03.04.2021EU-Wirtschaft

An EU with financial arms

©Corvinus University
László Andor Secretary General FEPS
©
iStock bluejayphoto

 

One year after the first lock-down was imposed by governments to tame the unexpected coronavirus pandemic, Europe is still struggling with a health crisis, as well as the resulting economic and social consequences. However, the corona recession also pushed Europe to a new level of economic integration. This is a new chapter which has to be fully explored, to make European economies and societies more resilient against future shocks.

 

Tale of two crises

Once it was understood in March 2020, that to eliminate the coronavirus, much of the economic and social activities have to stop, macroeconomic policies turned around. EU fiscal and state aid rules were suspended to enhance the room for manouvre for national governments. Based on the 2020 crisis response, one can detect a significant, if not compelling contrast between the austerity focused answer to the past eurozone crisis (2010-2) and the willingness to engage in counter-cyclical policies, job as well as income protection, during the current coronavirus recession. This new direction is not only diametrically opposed to the macroeconomic framework of the 2010-2 period, but it also breaks decisively with the intense prevarication that was so typical for the Juncker period.

In the previous crisis, it took about two years between 2010 and 2012 to arrive to the right approach. In 2020, it only took two months. Though Europe again appeared somewhat divided on the question of solidarity, the debate quickly moved to a new dimension, thanks to the proposed 80% increase of the overall fiscal capacity of the EU, the introduction of a counter-cyclical stabilisation function, and the possibility of financing transfers from jointly issued debt. Needless to say, the EU should have displayed much more fiscal risk sharing already in the previous crisis. But even if the old model was dying, the conditions for the new to be born were not there.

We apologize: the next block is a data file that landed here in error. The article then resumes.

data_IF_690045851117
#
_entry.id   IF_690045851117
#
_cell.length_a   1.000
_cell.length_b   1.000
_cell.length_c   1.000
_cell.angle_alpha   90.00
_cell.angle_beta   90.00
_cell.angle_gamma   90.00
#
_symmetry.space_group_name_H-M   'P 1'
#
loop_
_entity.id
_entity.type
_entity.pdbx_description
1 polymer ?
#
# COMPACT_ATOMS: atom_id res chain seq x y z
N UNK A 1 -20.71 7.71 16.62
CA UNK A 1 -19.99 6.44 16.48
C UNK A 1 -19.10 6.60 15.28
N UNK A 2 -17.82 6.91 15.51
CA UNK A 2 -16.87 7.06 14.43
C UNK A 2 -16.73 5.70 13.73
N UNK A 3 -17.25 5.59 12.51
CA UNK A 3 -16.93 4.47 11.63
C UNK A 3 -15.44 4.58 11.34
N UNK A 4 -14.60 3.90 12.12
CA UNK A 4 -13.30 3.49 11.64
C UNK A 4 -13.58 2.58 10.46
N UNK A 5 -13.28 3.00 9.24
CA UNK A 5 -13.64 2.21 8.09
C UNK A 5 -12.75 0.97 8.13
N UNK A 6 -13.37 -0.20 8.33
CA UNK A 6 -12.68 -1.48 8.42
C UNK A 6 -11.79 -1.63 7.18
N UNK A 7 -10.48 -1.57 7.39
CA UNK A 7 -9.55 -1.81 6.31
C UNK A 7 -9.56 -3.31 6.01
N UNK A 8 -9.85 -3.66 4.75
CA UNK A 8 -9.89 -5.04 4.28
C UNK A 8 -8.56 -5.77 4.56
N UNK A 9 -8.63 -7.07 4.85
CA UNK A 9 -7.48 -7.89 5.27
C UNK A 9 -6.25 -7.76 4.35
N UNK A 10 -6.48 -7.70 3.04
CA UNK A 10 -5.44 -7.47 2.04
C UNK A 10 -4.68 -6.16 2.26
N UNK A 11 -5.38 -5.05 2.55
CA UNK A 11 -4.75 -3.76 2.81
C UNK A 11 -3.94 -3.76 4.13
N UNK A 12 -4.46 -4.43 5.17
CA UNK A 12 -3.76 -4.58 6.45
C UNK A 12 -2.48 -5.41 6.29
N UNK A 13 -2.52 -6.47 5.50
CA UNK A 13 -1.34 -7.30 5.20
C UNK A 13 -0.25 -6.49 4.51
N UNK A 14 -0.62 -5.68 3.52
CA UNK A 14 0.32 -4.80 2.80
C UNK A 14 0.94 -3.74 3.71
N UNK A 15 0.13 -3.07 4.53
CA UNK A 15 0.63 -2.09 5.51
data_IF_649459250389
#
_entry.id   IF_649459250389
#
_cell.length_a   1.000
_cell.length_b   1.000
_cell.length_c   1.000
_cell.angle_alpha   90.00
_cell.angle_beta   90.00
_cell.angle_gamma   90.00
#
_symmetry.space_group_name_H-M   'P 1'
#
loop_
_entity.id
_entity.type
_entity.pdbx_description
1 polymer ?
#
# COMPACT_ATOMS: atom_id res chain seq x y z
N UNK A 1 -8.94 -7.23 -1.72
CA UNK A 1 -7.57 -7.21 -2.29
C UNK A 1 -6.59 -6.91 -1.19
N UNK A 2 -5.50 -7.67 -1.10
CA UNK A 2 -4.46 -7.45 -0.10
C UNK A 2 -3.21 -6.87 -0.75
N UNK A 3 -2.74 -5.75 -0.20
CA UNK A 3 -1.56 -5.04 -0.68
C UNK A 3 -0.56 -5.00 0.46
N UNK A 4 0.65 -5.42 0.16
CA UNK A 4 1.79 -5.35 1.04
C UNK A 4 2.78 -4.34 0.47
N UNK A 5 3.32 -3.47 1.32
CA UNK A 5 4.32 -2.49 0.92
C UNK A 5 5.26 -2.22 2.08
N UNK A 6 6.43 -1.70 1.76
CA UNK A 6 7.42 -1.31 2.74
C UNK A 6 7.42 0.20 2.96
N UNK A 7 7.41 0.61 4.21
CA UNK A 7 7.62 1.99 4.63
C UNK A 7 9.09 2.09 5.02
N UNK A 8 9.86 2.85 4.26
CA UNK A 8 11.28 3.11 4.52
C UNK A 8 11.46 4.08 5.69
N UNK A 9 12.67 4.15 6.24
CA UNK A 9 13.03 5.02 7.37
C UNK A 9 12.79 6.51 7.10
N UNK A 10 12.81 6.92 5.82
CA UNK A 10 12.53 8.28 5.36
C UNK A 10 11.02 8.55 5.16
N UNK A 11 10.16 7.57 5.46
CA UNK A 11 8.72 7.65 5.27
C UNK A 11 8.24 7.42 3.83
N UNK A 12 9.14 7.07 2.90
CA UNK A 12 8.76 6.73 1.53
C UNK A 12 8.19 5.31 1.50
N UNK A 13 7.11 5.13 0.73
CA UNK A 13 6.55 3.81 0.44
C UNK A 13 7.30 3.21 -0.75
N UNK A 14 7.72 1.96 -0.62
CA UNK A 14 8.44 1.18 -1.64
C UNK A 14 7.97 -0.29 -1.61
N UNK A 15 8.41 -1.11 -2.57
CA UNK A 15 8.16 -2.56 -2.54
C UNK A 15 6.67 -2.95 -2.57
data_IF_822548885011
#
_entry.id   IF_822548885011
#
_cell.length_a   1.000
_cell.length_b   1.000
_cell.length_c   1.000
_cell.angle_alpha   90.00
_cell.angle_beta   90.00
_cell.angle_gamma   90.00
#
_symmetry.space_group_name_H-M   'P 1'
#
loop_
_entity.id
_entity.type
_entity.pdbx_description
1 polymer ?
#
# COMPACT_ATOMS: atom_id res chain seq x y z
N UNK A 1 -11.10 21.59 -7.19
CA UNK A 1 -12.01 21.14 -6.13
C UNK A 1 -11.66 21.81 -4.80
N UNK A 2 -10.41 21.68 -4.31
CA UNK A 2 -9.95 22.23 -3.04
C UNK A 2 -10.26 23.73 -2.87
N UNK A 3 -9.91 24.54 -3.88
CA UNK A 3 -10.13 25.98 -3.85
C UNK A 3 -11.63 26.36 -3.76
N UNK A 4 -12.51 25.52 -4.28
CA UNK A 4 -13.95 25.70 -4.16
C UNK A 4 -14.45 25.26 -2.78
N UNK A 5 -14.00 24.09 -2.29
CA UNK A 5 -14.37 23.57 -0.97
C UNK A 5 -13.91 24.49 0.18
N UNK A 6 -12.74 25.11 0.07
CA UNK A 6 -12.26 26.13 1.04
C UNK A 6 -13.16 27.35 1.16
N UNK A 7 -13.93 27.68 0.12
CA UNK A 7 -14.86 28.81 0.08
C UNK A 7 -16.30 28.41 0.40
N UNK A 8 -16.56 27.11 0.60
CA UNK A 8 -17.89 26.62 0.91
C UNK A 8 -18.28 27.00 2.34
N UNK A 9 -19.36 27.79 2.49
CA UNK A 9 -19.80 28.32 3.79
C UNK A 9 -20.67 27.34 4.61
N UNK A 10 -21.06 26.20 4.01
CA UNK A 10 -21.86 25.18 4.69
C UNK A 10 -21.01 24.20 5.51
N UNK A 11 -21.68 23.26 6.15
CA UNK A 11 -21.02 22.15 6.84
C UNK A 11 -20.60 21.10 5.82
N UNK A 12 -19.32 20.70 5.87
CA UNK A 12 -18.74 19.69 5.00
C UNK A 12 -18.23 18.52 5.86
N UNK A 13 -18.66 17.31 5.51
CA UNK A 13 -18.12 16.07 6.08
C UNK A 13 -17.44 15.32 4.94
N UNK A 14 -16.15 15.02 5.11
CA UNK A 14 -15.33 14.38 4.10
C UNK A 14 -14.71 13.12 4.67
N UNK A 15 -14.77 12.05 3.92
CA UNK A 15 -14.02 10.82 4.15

Notwithstanding some initial hesitation, the counter-cyclical response from the ECB was also swift and decisive. In May 2020, the Commission put forward a two-tier proposal regarding the new Multiannual Financial Framework. In July, the European Council endorsed the new approach, and developed a compromise between member states regarding some key details. The main novelty is the newly conceived anti-crisis fund (Next Generation EU). Under this programme, for the first time in its history, the EU will borrow from capital markets to finance expenditures throughout the Union. In terms of size, the most significant component of the package is The Recovery and Resilience Facility, which consists of large scale financial support (up to €310 billion in grants and up to €250 billion in loans) to both public investments and reforms, focusing on green and digital transformations. This is supposed to make EU countries’ economies more resilient and better prepared for the future.

Corona effect on EU integration